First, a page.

Florida law makes it illegal for employers to fire employees because they are pregnant. It is also illegal for employers to discriminate against women on the basis of pregnancy, childbirth or adoption.
The rights of pregnant woman in Florida have been affirmed both by the Florida Supreme Court and the Florida Human Rights Act.
Florida Supreme Court case affirms rights of pregnant women
The Florida Supreme Court ruled in 2014 that firing an employee because she was pregnant was a violation of the Florida Human Rights Act, even though pregnancy was not a protected status at the time.
In Delva v. Continental Group, Inc., Peguy Delva claimed that her employer committed the following discriminatory actions against her based on her pregnancy and childbirth:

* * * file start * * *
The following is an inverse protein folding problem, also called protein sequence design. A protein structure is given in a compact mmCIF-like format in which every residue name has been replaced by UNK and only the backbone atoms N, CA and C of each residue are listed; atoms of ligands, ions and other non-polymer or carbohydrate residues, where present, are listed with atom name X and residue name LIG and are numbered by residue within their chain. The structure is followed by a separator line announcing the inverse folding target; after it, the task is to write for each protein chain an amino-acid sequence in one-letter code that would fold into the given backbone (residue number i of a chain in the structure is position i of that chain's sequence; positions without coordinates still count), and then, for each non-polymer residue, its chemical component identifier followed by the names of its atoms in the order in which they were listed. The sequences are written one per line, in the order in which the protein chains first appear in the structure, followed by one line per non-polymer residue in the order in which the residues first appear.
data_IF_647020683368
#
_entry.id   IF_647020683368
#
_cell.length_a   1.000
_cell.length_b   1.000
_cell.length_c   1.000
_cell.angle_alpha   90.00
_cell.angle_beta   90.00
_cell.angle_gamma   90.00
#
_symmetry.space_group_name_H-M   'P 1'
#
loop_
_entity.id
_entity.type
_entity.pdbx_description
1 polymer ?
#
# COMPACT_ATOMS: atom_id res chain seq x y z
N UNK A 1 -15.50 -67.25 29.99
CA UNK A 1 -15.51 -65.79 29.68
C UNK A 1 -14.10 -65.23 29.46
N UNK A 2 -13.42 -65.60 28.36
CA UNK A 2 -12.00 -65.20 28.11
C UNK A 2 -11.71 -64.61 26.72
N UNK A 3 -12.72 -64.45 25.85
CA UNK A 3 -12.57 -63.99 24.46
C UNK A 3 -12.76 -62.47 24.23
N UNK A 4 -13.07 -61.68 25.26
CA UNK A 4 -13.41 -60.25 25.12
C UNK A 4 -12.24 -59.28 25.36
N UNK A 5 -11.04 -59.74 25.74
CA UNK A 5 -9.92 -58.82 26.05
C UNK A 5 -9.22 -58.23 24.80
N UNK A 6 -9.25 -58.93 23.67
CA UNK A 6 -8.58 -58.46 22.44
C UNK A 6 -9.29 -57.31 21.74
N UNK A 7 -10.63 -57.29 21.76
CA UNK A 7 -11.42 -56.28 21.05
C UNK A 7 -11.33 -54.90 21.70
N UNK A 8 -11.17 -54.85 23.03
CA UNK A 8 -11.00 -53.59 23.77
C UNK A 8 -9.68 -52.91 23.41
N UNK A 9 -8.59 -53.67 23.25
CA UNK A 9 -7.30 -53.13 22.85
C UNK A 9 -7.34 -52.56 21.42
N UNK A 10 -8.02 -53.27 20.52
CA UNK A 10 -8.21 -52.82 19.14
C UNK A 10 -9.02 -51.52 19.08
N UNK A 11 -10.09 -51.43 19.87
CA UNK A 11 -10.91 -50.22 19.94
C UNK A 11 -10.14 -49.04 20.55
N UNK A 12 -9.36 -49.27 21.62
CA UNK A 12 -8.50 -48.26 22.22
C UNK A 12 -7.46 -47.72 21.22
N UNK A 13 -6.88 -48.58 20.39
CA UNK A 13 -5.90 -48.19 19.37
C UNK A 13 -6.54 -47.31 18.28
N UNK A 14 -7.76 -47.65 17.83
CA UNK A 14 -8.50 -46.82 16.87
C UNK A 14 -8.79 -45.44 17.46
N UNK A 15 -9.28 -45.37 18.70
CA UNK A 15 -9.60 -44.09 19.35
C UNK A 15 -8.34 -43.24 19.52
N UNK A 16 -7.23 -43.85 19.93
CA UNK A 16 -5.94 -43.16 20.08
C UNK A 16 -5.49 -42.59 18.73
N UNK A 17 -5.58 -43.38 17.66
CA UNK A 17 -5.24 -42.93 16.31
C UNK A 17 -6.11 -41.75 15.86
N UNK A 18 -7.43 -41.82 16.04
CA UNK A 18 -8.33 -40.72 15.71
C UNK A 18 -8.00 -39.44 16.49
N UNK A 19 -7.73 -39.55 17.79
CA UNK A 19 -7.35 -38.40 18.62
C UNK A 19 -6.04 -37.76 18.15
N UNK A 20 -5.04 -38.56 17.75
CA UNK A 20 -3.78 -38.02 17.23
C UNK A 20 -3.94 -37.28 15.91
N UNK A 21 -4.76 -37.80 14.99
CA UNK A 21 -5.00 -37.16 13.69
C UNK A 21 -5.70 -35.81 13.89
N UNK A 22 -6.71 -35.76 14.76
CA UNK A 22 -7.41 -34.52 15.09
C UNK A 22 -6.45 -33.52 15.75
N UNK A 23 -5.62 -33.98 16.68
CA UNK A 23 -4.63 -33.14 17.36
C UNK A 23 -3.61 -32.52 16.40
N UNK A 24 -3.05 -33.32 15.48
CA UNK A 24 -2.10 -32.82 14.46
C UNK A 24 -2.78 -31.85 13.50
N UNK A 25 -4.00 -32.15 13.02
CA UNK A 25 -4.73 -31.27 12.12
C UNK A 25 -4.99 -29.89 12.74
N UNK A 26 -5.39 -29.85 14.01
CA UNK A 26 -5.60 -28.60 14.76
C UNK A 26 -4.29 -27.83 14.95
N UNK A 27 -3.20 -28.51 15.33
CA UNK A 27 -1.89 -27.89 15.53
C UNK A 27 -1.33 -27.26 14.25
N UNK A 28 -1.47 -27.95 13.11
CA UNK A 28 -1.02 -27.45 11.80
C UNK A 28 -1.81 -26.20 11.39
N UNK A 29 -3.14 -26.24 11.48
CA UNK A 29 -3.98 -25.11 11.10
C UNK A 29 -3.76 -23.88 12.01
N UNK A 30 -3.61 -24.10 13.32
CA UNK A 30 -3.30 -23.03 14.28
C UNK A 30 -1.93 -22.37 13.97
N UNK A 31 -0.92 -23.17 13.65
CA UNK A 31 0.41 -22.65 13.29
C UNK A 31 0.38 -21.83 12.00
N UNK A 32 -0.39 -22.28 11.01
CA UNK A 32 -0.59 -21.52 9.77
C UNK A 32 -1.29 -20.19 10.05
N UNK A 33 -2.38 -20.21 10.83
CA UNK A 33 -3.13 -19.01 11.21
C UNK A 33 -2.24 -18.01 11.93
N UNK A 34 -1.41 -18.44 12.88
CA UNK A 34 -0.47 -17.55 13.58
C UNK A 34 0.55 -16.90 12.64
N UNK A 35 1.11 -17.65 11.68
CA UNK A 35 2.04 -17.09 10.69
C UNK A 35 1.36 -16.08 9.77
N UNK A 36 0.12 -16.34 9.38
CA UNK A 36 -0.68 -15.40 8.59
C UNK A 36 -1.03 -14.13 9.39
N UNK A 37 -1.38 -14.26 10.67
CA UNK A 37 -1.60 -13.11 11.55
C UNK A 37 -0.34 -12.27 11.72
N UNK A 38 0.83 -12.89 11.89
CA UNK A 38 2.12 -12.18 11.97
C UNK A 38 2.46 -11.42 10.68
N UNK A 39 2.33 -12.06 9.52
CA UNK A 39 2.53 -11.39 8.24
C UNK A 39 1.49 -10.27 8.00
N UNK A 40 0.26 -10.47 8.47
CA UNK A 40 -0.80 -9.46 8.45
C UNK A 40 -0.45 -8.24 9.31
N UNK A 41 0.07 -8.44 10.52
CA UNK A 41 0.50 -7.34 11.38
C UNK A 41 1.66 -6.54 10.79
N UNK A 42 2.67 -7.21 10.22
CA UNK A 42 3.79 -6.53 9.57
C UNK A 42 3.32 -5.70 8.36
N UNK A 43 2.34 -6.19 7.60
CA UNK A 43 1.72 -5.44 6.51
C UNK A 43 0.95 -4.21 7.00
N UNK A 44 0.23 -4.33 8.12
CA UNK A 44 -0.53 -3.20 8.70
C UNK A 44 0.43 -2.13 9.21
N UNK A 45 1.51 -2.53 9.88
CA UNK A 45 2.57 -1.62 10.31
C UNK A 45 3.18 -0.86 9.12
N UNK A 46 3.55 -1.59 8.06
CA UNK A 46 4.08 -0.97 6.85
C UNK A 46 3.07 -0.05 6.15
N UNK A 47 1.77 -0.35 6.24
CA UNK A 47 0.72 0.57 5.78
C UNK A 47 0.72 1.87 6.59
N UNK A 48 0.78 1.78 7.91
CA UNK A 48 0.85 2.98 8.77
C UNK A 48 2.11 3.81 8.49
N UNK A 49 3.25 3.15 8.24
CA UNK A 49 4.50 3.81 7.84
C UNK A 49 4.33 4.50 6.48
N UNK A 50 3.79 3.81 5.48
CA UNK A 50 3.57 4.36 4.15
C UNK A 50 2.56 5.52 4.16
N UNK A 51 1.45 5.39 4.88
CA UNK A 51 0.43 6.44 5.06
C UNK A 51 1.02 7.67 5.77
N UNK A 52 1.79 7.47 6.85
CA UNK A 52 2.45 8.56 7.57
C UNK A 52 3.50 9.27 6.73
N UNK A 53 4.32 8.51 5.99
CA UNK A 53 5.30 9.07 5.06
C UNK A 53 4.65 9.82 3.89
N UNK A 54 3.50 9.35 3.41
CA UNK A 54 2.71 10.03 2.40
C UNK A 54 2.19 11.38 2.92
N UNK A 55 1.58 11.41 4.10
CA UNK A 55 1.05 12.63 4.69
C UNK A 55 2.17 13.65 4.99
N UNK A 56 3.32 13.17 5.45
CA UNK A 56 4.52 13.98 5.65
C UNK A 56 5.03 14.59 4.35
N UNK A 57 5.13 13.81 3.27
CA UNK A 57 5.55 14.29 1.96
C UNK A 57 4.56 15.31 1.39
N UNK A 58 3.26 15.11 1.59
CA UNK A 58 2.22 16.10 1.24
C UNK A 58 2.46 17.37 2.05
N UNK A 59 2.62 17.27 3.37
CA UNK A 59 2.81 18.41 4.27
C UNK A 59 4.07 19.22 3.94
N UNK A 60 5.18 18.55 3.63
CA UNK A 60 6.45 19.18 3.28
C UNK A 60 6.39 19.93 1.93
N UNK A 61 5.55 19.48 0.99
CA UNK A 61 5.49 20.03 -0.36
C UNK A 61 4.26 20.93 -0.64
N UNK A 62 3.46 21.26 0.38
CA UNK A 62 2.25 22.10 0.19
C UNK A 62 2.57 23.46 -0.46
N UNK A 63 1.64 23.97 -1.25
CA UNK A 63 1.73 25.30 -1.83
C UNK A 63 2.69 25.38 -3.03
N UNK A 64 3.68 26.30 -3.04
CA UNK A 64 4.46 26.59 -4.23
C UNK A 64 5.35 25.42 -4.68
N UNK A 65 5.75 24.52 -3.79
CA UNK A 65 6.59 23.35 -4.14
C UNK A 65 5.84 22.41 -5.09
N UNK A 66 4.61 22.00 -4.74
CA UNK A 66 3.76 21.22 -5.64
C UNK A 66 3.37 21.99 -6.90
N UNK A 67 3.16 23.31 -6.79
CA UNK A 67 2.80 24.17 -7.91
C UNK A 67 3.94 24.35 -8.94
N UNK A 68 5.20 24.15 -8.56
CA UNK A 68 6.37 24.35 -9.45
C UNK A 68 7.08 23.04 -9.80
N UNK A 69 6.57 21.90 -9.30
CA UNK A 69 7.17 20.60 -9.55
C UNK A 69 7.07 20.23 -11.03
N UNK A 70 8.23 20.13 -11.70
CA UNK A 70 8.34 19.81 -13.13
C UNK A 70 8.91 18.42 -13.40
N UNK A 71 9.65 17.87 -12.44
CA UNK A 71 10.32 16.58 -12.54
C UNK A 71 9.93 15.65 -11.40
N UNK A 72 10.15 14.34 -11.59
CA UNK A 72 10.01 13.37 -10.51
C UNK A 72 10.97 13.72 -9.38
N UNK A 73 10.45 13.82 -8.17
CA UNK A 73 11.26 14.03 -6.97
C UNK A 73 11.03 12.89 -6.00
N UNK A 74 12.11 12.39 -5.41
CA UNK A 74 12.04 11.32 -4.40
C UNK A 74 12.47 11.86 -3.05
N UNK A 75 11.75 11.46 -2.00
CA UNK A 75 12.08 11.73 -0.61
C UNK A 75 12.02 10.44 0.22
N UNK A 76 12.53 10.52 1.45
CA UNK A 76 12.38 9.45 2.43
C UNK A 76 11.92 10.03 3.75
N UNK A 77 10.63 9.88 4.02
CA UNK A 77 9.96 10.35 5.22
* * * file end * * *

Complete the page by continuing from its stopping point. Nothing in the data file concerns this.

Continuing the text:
- Conducted heightened scrutiny of her job performance
- Refused to allow her to change shifts
- Refused to allow her to work extra shifts
- Refused to allow her to cover the shifts of other workers
- Refused to schedule her for work after she returned from maternity leave
Florida Human Rights Act now protects pregnant employees
In 2015, Florida legislators amended the Human Rights Act so the law now specifically prohibits discrimination based on pregnancy, childbirth or adoption. The law makes it unlawful for an employer to fire or discriminate against pregnant employees with respect to hiring, compensation or terms of employment.
Unfortunately, some employers may try to find a way around the law by claiming a different reason for job termination. The distinctions between illegal pregnancy discrimination and legal employer actions can be subtle, and only an experienced employment lawyer can advise you if it makes sense to proceed with a legal case.